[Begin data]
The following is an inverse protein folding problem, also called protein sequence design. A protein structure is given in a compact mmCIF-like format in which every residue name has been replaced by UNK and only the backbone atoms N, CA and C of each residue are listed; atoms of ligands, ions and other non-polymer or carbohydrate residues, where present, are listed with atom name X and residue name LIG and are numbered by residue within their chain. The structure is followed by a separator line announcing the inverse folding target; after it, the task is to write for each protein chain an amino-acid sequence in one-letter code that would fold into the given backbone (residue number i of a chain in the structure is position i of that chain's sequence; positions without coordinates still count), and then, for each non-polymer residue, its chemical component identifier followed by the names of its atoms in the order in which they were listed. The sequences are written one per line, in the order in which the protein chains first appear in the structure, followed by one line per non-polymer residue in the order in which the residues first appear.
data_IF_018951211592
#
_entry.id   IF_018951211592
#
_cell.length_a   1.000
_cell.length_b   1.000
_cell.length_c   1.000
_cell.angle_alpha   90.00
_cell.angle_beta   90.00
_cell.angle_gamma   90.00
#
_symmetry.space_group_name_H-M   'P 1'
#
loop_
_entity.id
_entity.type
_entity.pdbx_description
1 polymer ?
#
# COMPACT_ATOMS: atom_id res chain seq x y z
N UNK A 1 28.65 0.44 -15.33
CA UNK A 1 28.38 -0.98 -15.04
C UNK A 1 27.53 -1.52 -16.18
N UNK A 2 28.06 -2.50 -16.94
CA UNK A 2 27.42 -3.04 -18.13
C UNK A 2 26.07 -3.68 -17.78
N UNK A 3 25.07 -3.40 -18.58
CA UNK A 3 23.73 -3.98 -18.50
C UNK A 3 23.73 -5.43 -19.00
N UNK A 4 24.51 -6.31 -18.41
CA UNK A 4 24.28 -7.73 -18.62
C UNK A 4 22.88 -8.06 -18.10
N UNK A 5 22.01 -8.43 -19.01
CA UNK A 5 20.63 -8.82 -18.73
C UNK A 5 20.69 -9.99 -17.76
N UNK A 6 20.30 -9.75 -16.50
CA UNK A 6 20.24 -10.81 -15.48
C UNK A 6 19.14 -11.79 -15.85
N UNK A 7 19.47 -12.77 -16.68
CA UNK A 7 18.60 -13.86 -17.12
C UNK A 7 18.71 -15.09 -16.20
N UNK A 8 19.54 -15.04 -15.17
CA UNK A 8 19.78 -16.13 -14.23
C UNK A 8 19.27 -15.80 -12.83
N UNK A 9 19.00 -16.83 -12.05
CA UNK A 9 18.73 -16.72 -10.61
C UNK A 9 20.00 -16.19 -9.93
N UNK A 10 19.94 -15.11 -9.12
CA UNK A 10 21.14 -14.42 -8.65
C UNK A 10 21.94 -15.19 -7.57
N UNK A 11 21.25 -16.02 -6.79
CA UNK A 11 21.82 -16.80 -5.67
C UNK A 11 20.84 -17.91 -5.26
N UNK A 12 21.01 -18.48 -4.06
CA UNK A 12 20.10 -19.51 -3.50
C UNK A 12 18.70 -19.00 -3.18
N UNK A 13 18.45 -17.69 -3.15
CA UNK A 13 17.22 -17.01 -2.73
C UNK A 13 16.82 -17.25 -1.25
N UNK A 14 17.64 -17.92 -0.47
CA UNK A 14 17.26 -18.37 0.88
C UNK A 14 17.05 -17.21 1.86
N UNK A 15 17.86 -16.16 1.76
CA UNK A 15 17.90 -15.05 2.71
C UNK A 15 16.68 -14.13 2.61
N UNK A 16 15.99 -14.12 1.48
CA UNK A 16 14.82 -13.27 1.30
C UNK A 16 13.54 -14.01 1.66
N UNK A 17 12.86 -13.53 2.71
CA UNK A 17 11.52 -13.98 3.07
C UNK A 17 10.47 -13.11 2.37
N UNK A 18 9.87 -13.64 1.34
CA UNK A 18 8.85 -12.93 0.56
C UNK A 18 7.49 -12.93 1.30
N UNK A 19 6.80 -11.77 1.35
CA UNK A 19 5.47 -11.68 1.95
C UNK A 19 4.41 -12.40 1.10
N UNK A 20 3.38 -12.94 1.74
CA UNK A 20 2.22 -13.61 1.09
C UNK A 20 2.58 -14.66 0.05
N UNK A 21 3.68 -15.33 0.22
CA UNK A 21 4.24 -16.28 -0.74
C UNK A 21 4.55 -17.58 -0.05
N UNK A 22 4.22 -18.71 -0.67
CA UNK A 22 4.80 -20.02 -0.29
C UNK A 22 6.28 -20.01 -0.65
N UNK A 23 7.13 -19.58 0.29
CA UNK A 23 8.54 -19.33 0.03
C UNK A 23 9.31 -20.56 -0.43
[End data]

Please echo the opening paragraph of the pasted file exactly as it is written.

The following is an inverse protein folding problem, also called protein sequence design. A protein structure is given in a compact mmCIF-like format in which every residue name has been replaced by UNK and only the backbone atoms N, CA and C of each residue are listed; atoms of ligands, ions and other non-polymer or carbohydrate residues, where present, are listed with atom name X and residue name LIG and are numbered by residue within their chain. The structure is followed by a separator line announcing the inverse folding target; after it, the task is to write for each protein chain an amino-acid sequence in one-letter code that would fold into the given backbone (residue number i of a chain in the structure is position i of that chain's sequence; positions without coordinates still count), and then, for each non-polymer residue, its chemical component identifier followed by the names of its atoms in the order in which they were listed. The sequences are written one per line, in the order in which the protein chains first appear in the structure, followed by one line per non-polymer residue in the order in which the residues first appear.